Study objectives: Obstructive sleep apnea (OSA) is a
common disorder that is characterized by repetitive episodes of upper
airway narrowing and collapse. Obesity is a major risk factor for OSA.
Compared with men, women have greater total body fat and are more
obese, and yet the prevalence of OSA is much higher in men. The airway
size and compliance and pharyngeal muscle tone are important
determinants of upper airway patency during sleep. The discrepancy
between greater frequency of obesity and lower prevalence of OSA in
women has not been explained and suggests a different pathogenetic
mechanism underlying this condition. Most clinical studies in OSA have
either combined the sexes or have described results from men only. The
object of this study was twofold: (1) to examine the effect of obesity
on pharyngeal size in both men and women, and (2) to determine the role
of upper airway dimensions in the expression of sleep-disordered
breathing (SDB) and its relationship to gender.
Design: Prospective study of subjects referred for
evaluation of SDB.
Setting: University-based sleep
Subjects: Seventy-eight male patients
(mean ± SE age, 49.2 ± 1.5 years) and 52 female patients (mean
age, 47.4 ± 1.5 years).
Measurements and results:
All subjects underwent in-laboratory polysomnography with measurement
of upper airway size using the acoustic reflectance method. Although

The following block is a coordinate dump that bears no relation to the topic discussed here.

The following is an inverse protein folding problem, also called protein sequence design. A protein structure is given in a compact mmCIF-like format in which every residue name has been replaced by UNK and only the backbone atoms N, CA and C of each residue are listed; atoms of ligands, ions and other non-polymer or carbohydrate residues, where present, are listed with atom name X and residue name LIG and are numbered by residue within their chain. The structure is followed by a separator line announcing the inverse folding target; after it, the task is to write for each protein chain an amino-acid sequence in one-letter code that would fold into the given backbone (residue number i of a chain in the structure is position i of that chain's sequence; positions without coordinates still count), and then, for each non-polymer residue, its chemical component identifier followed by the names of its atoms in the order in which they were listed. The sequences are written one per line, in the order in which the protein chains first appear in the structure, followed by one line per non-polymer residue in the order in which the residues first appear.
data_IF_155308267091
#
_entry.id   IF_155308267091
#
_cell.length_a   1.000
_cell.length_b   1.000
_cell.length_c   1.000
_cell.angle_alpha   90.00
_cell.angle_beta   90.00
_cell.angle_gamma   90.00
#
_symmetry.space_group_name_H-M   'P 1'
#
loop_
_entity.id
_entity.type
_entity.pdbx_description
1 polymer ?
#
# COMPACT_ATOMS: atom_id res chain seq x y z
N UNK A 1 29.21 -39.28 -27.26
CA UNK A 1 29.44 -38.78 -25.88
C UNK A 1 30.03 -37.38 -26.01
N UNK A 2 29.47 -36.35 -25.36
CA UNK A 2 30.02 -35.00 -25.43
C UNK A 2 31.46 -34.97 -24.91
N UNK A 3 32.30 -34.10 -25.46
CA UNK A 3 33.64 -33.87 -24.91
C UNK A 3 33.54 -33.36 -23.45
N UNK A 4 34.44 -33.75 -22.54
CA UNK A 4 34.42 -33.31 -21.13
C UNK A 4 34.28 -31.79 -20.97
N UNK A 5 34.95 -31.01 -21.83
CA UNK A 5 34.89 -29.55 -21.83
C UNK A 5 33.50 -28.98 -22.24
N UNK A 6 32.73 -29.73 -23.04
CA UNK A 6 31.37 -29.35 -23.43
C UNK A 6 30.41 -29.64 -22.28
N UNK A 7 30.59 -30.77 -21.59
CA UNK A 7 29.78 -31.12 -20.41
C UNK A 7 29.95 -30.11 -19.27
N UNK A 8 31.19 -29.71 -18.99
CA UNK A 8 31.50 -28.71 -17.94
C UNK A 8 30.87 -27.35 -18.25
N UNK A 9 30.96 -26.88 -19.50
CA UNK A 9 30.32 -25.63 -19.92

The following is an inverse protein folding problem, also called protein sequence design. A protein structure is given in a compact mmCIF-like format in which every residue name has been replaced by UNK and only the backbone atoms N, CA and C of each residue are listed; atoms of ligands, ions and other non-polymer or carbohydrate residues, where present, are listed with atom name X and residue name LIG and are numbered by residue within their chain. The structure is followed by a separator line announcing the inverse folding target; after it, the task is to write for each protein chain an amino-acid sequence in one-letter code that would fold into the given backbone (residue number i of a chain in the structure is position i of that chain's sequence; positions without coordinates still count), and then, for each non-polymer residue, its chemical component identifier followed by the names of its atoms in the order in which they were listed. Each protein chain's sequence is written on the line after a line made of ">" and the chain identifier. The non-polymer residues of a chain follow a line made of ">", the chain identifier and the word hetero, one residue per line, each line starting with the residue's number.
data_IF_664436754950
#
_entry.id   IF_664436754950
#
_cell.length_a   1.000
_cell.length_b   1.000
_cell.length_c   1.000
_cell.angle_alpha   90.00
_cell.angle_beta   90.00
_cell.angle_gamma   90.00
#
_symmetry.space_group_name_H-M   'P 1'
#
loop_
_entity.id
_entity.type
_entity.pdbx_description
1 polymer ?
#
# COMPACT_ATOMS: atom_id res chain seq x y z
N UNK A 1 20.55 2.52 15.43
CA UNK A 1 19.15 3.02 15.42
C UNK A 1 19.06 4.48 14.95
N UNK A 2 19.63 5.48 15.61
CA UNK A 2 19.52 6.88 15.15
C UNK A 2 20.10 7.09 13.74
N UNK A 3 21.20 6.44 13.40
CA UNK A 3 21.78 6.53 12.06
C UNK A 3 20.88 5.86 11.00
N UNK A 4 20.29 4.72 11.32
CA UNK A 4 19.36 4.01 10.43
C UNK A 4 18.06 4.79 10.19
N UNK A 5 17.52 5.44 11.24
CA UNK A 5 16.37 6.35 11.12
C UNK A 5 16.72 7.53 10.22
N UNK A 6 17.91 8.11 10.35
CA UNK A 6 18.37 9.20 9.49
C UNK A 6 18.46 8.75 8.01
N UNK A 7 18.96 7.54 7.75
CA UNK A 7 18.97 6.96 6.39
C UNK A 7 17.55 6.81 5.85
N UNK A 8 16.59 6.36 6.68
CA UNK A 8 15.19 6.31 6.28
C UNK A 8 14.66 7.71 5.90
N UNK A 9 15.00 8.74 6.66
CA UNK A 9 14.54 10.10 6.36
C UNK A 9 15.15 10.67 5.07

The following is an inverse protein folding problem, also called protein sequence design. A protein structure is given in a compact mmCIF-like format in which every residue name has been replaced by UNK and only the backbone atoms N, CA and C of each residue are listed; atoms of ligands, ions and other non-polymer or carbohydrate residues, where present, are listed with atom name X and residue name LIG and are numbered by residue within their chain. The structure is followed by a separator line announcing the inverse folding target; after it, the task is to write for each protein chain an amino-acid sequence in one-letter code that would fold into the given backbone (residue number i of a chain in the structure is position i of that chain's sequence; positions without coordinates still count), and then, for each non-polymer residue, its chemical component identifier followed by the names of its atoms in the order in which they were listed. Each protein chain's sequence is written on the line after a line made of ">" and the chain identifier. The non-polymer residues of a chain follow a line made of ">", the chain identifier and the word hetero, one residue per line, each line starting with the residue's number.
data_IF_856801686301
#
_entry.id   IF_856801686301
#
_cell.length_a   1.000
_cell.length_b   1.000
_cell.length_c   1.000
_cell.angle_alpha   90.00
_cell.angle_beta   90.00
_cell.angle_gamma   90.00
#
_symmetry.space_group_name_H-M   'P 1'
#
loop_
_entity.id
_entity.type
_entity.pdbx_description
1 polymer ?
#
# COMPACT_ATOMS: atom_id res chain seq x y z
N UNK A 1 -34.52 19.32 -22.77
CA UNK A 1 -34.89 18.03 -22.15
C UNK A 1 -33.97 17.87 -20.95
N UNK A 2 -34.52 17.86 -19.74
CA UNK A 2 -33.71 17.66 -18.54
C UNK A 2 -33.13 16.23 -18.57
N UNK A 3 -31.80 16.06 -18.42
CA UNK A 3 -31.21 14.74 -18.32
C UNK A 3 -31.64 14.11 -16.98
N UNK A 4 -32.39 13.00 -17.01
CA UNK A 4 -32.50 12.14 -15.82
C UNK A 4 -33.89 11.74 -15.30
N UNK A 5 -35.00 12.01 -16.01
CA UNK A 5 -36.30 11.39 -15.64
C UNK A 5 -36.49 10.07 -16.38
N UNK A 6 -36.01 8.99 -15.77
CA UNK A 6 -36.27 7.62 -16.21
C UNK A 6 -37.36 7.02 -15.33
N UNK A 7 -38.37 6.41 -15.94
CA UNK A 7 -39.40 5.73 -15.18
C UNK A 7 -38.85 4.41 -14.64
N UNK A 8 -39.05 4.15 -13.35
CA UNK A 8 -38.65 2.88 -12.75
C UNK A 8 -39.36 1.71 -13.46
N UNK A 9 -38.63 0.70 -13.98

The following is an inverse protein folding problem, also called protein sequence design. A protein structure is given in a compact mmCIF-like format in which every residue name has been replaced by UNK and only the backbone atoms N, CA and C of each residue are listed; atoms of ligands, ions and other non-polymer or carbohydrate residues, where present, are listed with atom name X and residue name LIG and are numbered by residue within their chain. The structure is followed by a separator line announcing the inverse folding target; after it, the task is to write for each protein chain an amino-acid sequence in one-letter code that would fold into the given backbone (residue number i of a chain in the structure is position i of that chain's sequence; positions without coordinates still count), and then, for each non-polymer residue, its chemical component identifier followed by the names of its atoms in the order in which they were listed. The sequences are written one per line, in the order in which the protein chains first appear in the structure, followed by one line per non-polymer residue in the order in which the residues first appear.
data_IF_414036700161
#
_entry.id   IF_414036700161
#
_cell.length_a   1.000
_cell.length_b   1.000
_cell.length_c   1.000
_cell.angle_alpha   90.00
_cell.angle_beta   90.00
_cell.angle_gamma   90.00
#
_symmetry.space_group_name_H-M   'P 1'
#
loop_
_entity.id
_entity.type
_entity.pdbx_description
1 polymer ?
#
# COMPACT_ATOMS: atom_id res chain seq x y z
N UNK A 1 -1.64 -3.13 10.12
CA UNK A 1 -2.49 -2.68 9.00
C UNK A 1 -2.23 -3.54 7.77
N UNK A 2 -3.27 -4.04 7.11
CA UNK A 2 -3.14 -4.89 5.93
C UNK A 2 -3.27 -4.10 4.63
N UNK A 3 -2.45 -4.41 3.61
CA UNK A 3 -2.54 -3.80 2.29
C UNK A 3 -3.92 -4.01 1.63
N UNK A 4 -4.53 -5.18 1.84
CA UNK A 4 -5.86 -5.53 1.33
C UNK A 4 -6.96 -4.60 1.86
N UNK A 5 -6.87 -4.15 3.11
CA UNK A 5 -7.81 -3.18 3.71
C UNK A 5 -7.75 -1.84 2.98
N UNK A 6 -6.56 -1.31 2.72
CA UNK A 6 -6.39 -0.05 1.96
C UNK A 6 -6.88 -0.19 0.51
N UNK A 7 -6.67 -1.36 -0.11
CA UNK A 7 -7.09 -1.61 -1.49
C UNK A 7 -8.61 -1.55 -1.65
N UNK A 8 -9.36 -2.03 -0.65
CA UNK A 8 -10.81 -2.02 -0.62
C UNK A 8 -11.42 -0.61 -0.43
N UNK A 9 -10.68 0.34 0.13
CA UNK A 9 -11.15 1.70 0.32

the two groups were similar in age, the female patients were slightly
heavier than the male patients (body mass index [BMI], 36.0 ± 1.7
kg/m2 vs 33.3 ± 0.8 kg/m2, respectively;
p < 0.0001). Despite similar clinical presentation of snoring and
excessive daytime sleepiness, women had mild OSA (respiratory
disturbance index [RDI], 9.2 ± 2.7 events per hour) or increased
upper airway resistance syndrome compared with men with more severe OSA
(RDI, 28.0 ± 3.5 events per hour; p < 0.0001). In contrast, women
had a significantly smaller oropharyngeal junction and pharynx than men
(p < 0.02). Upper airway size correlated significantly with the
severity of sleep apnea in men only. There was no correlation between
BMI and pharyngeal size in either gender.
This study demonstrates that the static properties of upper airway in
awake men but not women correlate with the severity of sleep apnea.
This suggests inherent structural and functional differences in upper
airway during sleep between men and women with more favorable airway
mechanics in women.